BOOKS

The joys of reading books to your children

Samantha Ellis delves into the new book 'The Enchanted Hour' by Meghan Cox Gurdon

PREMIUM

Author Meghan Cox Gurdon is a “zealot” for reading aloud. Her parents stopped reading to her once she could read on her own, but she started reading to her first child the minute she got home from hospital, and is still reading, for an hour each night, to her youngest.
As The Wall Street Journal’s children’s book critic, she devours children’s fiction even outside the “enchanted hour” at bedtime.
She has read through exhaustion, head colds “and once, stupidly, right after oral surgery (and popped a stitch halfway through How the Rhinoceros Got His Skin)”.
This book is mostly about why she puts herself through it all.
As such, it’s catnip to a certain kind of parent who, like Cox Gurdon, finds reading to their children a life raft after stormy days.
In our age of screens, it might also be counter-cultural. While screens scatter, even shatter, our focus, books engage our “deep, sustained attention”.
Dipping into the neuroscience, Cox Gurdon finds that MRI scans have shown that children who are read to, become more mentally agile and receptive to narrative, and that when premature babies hear their parents read stories, their heartbeats stabilise and their breathing becomes regular.
The second-century Roman doctor Antyllus actually prescribed recitation. “Ideally,” he said, “one should declaim epic verse from memory.”
This is daunting, even for the committed parent, but Cox Gurdon reassures us that Goodnight Moon is just as good at helping babies develop the “linguistic scaffolding” for speech and exposing them to more vocabulary than they would otherwise encounter.
Cox Gurdon also gives other reasons to read aloud, on how a child might want to hear the same book again and again because it is an “old friend” or because it is “helping him perform quiet interior work to do with fear or sadness that he can’t articulate”.
Or how, to quote Chris Riddell: “A good book is an empathy machine.”
She is also good on the value of escapism. She meets a profoundly autistic teenager whose parents didn’t read to him because they assumed he could not understand or just wasn’t listening.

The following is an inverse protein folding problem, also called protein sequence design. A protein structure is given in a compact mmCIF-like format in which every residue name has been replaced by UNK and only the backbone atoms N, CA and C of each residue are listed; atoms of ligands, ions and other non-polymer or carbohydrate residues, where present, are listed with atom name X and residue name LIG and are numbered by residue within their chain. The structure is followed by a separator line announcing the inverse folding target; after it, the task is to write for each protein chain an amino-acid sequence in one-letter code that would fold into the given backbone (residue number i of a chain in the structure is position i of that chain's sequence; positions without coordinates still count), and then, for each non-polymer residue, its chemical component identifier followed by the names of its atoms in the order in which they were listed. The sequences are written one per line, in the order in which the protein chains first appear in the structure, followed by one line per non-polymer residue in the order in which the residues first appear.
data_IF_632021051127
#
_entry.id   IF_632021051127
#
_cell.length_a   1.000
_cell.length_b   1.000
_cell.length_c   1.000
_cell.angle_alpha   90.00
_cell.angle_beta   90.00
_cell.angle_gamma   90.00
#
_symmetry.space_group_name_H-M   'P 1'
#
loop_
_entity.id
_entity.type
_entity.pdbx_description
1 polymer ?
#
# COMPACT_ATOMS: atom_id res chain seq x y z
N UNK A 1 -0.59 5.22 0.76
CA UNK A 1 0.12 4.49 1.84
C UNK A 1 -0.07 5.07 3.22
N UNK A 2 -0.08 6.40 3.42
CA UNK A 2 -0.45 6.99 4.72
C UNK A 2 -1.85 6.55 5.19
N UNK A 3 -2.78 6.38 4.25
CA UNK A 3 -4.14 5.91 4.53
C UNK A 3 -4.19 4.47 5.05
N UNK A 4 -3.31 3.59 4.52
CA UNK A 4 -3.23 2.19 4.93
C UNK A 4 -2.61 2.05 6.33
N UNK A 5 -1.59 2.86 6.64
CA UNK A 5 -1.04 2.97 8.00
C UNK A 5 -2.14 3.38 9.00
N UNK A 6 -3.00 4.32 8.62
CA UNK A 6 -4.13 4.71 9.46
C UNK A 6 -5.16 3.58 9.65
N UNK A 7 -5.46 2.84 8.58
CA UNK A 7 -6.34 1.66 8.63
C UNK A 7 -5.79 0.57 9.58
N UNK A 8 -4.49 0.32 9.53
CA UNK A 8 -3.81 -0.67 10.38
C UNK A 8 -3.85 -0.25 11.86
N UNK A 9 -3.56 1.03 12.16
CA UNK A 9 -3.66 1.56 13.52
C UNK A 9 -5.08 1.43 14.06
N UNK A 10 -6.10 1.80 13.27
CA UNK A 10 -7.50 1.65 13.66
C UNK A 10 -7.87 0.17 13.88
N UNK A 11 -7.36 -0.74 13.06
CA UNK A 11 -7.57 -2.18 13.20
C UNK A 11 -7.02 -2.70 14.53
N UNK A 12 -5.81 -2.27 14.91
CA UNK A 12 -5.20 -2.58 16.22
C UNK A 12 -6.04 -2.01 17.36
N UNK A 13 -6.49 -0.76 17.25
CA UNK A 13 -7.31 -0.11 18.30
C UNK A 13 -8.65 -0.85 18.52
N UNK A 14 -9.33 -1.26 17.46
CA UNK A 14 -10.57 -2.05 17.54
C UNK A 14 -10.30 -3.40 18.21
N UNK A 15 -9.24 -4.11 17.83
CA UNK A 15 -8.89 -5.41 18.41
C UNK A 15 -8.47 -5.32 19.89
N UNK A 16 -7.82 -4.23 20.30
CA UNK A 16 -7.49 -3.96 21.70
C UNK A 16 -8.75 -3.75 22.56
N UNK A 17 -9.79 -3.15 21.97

When a new therapy enabled him to communicate, he asked them to read to him, saying, heartbreakingly: “It takes me to another place in which I’m completely normal.”
When Cox Gurdon asks him if parents should read to children who don’t seem to be paying attention, he replies: “A million times yes. We are always listening.”
Cox Gurdon also explores the bond that reading creates: the cuddle as you read, the shared purpose, the conversations that books open up.
She quotes Catherine Tamis-LeMonda, the NYU professor, on a 2015 study into how parents of different backgrounds shared the same picture book (Mercer Mayer’s Frog, Where Are You?) with their children.
Prof Tamis-LeMonda found that, fascinatingly, Chinese parents tended to point out moral lessons, Latino parents more often discussed feelings, while African-Americans turned the conversation to goals and hard work.
Another NYU study Cox Gurdon cites found that fathers tended to talk more about numbers — asking children to count blocks or teddy bears — than mothers.
Some parents censor as they read — from Bowdlerising Shakespeare to a mother who substitutes “Be quiet” for a book’s “Shut up“.
One could add that many feminist mothers subvert the sexism of picture books by making male characters female.
Yet if this book has a flaw, it is that there are too many examples, too many quotes, too many anecdotes. By the time Cox Gurdon digressed into reading to adults in hospital and nursing homes, I was impatient to get the final chapter, about how to read to your child.
Just start, she says, and keep going. She encourages the reader to have fun, pointing out that in the earliest surviving volume of Charles Perrault’s fairy tales, he wrote in the margin that the wolf’s threats to Little Red Riding Hood “should be said in a loud voice to make the child afraid that the wolf will eat him”.
But while I’ve tried one of Cox Gurdon’s tips for engaging reluctant readers – reading to my son while he’s in the bath – I would have loved more on the how and less of the why...

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